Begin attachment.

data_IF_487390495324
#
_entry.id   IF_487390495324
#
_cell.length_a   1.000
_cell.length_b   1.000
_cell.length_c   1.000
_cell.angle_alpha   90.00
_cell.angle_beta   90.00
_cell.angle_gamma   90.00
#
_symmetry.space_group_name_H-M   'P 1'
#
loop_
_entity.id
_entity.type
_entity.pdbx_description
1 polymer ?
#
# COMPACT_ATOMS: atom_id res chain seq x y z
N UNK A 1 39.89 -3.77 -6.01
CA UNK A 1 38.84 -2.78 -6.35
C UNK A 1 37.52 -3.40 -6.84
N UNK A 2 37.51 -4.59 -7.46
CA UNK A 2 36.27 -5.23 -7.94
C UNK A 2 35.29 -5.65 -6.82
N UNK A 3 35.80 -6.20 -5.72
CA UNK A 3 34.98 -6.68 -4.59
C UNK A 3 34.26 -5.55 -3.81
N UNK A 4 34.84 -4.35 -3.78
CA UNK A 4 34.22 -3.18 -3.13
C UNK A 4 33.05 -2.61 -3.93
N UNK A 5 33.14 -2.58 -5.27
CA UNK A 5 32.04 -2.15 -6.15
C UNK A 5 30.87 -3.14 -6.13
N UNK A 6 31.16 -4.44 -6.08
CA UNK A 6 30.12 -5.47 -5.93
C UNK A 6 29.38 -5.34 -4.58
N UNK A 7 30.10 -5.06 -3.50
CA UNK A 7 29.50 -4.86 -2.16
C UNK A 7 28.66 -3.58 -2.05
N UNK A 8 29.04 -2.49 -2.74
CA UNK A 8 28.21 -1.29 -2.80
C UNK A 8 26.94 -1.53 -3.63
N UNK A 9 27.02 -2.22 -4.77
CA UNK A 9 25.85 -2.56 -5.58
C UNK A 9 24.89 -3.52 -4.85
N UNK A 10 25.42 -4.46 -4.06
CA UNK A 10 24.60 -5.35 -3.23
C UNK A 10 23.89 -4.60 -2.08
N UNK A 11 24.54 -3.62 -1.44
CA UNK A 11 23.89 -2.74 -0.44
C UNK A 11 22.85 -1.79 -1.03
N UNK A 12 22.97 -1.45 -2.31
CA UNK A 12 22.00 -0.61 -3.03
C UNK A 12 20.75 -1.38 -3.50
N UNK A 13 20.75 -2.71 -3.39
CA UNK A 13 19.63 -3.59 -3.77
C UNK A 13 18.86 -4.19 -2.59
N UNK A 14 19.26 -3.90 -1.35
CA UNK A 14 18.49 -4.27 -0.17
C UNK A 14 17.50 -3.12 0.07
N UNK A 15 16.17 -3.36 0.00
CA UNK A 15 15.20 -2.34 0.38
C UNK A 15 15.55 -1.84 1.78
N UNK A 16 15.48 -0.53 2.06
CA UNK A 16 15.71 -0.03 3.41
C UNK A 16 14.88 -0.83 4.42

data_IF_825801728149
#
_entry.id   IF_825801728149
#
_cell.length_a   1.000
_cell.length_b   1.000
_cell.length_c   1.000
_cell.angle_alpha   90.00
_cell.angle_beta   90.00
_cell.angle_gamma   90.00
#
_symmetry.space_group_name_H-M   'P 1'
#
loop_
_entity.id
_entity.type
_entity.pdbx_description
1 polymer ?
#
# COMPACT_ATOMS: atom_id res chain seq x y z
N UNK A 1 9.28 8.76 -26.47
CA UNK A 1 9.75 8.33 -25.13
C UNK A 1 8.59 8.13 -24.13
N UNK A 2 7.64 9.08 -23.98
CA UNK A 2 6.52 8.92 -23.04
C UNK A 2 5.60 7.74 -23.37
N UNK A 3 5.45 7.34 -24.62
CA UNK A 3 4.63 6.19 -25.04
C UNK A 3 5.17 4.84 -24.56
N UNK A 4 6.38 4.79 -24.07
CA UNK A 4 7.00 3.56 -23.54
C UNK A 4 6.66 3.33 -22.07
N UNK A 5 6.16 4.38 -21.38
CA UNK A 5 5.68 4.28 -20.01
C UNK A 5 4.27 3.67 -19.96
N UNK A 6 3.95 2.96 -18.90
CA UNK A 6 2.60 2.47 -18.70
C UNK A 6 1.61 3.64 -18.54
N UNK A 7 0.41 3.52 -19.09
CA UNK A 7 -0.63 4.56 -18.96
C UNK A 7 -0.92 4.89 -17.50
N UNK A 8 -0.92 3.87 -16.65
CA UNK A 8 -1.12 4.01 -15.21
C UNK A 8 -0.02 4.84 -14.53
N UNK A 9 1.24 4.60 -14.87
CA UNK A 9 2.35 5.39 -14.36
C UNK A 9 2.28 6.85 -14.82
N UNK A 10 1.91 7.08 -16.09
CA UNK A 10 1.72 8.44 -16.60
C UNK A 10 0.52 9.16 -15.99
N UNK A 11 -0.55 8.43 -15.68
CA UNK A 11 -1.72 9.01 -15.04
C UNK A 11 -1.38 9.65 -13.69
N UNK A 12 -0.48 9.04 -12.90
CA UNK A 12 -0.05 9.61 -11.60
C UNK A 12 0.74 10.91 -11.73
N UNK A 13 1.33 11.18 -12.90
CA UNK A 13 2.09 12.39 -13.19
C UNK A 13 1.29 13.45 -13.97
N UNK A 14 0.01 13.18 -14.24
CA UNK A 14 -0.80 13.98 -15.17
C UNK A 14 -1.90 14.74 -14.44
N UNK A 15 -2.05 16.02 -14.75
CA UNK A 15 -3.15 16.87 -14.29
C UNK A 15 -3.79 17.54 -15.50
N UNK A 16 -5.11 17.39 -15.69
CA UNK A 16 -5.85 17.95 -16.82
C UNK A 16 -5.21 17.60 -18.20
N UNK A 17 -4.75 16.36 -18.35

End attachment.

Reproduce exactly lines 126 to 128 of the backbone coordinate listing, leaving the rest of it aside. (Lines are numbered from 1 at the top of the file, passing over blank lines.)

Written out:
CA UNK A 13 2.09 12.39 -13.19
C UNK A 13 1.29 13.45 -13.97
N UNK A 14 0.01 13.18 -14.24